-Collecting perspectives: the project aimed to examine the perceptions of a plurality of stakeholders on the Atlantic from all four continents, which also contributed to strengthening the possible creation of an epistemic community across the region.

-Analysing region-to-region relations: the project aimed to identify the opportunities, challenges and risks around improving cooperation and transforming multilateral and regional institutions.

-Projecting trends: the project aimed to outline possible future scenarios by examining the evolution of current and emerging trends and projecting them into the future.

-Identifying opportunities: the project assessed the potential implications of emerging trends in the Atlantic for EU foreign policy and provided policy recommendations to the EU on how to engage with partners in the Atlantic.

Project Context and Objectives:
Work carried out since the beginning of the project:

The ATLANTIC FUTURE project officially started on the 1st of January 2013 and finished on the 31st of December 2015. The work done during the project can be summarised as follows: conceptual work was carried out to establish the framework of the research (WP1); datasets were compiled with data on the thematic areas (economic, security, political, social, resources and environmental transformations) and scientific papers were written on each (WP2 to WP5); an Atlas of the Atlantic (WP6) was designed; perspectives from stakeholders in the Atlantic region were gathered (WP7); and interregional relations around the Atlantic were studied (WP8). Additionally, the project identified and analysed the principal actors and factors that are shaping the evolution of the Atlantic and provided three possible scenarios for the Atlantic with a 2025 horizon (WP9). Using all the main findings mentioned above, the ATLANTIC FUTURE project assessed the impact of emerging trends in the wider Atlantic on the European Union and provided policy recommendations on how the European Union should engage with its partners in the Atlantic Space (WP10).

Finally, multiple activities were carried out as part of the dissemination and outreach efforts of the project (WP11). Project meetings were held in Barcelona, Spain (March 2013), Rabat, Morocco (October 2013), Mexico City, Mexico (February 2014), Pretoria, South Africa (June 2014), Rio de Janeiro, Brazil (October 2014) and Lisbon, Portugal (April 2015). Besides this, the project presented its main findings at multiple events and external conferences in: Porto, Portugal (January 2015), New Orleans, USA (February 2015), Catania, Italy (September 2015), Hamburg, Germany (February 2015), Boston, USA (March 2015), Vigo, Spain (September 2015), Cancun, Mexico (October 2015), Rabat, Morocco (October 2015), Marrakesh, Morocco (November 2015), Washington D.C. USA (December 2015) and Brussels, Belgium (February 2014 and December 2015).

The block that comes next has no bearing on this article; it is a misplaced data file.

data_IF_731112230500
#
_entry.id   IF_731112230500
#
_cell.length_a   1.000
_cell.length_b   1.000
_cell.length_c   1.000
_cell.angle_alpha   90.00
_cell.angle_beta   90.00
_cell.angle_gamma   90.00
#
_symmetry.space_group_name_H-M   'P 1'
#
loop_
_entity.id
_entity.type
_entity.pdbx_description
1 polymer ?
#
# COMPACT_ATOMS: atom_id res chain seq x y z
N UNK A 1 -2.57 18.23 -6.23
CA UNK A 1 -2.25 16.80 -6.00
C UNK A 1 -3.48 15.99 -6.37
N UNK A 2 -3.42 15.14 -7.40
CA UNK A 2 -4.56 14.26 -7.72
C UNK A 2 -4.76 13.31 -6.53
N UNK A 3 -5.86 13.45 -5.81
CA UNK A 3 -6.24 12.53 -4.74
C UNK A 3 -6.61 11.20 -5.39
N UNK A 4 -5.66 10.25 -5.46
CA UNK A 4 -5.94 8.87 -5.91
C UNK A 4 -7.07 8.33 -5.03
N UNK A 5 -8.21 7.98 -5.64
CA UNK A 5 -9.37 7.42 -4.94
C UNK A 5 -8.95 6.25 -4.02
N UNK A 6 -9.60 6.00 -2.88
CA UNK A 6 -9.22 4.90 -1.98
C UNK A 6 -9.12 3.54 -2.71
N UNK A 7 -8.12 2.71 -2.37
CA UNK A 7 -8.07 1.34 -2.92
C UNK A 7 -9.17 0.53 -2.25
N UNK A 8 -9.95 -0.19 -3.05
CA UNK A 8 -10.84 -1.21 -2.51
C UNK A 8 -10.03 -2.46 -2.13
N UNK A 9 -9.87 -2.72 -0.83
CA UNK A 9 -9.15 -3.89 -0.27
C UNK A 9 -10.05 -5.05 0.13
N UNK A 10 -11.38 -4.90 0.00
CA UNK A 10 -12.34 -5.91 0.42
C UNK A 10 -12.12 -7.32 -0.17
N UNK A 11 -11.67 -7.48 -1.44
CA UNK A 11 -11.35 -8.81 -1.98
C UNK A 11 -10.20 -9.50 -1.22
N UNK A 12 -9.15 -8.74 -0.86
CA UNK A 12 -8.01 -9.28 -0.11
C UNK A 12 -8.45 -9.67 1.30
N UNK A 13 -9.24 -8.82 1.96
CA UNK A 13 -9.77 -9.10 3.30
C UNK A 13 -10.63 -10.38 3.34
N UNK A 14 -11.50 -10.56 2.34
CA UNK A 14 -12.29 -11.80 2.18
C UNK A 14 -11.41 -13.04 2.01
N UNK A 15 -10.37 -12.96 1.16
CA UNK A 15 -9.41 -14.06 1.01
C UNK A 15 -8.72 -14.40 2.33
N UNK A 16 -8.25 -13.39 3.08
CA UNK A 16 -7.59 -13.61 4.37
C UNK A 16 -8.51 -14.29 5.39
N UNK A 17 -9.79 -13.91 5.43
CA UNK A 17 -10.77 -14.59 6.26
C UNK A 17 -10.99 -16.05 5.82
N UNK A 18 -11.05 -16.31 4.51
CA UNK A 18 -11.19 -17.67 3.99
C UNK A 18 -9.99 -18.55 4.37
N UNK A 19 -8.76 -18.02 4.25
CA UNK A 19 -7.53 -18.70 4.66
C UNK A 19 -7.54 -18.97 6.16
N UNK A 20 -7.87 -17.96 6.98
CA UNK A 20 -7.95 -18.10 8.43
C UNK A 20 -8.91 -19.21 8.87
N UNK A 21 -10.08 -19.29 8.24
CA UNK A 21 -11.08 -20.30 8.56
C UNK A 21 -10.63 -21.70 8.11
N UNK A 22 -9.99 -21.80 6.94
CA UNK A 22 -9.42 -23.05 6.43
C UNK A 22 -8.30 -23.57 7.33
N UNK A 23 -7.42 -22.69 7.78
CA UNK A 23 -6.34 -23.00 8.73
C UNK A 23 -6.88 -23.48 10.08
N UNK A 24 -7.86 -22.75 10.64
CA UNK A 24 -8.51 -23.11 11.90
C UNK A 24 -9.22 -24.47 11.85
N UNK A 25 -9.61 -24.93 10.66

Main results of the project:

The framework of the research (WP1). During the first months of the project, the research was devoted to a necessary contextualisation of the Atlantic. This was done in two ways. On the one hand, preliminary papers were presented and discussed at the project seminar in Rabat, Morocco (October 2013) on a variety of aspects such as: historical context; a preliminary conceptualisation of the Atlantic; institutional frameworks; the identification of global challenges; and the use of interpolarity as a way to define the emerging system. After this initial phase, the Work Package was put on hold and restarted during the second period of the project, in which the theorisation of the Atlantic Space was supported by the empirical and qualitative data gathered throughout the project. Specifically, the project produced the following for Work Package 1:

- A concept paper that included the geographical and temporal scope of the research, as well as the criteria for identifying relevant topics and indicators on the key areas for obtaining empirical evidence for mapping the transformation in the Atlantic (deliverable 1.1).

- A concept paper that identified the implications of the main findings of Work Packages 2-5 for EU foreign policy (deliverable 1.2).

- Historical datasets on changes in the Atlantic Space (deliverable 1.3) that gathered information about human flows and demography, economy, energy, transport and environment and political change in a time-space that ideally covered the last 200 years of Atlantic history. The consortium envisioned three main purposes of this exercise: a) to provide quantitative evidence for the scientific papers of the project (in particular those focusing on historical change and patterns); b) to support the exercise of data visualisation of those topics that revealed unexpected patterns and trends taking place in the Atlantic; c) provide the empirical evidence to illustrate the monograph of the project (deliverable 1.5); d) to detect the main historical narratives essential to our research and that later became part of the interactive Atlas of the Atlantic (deliverable 6.1).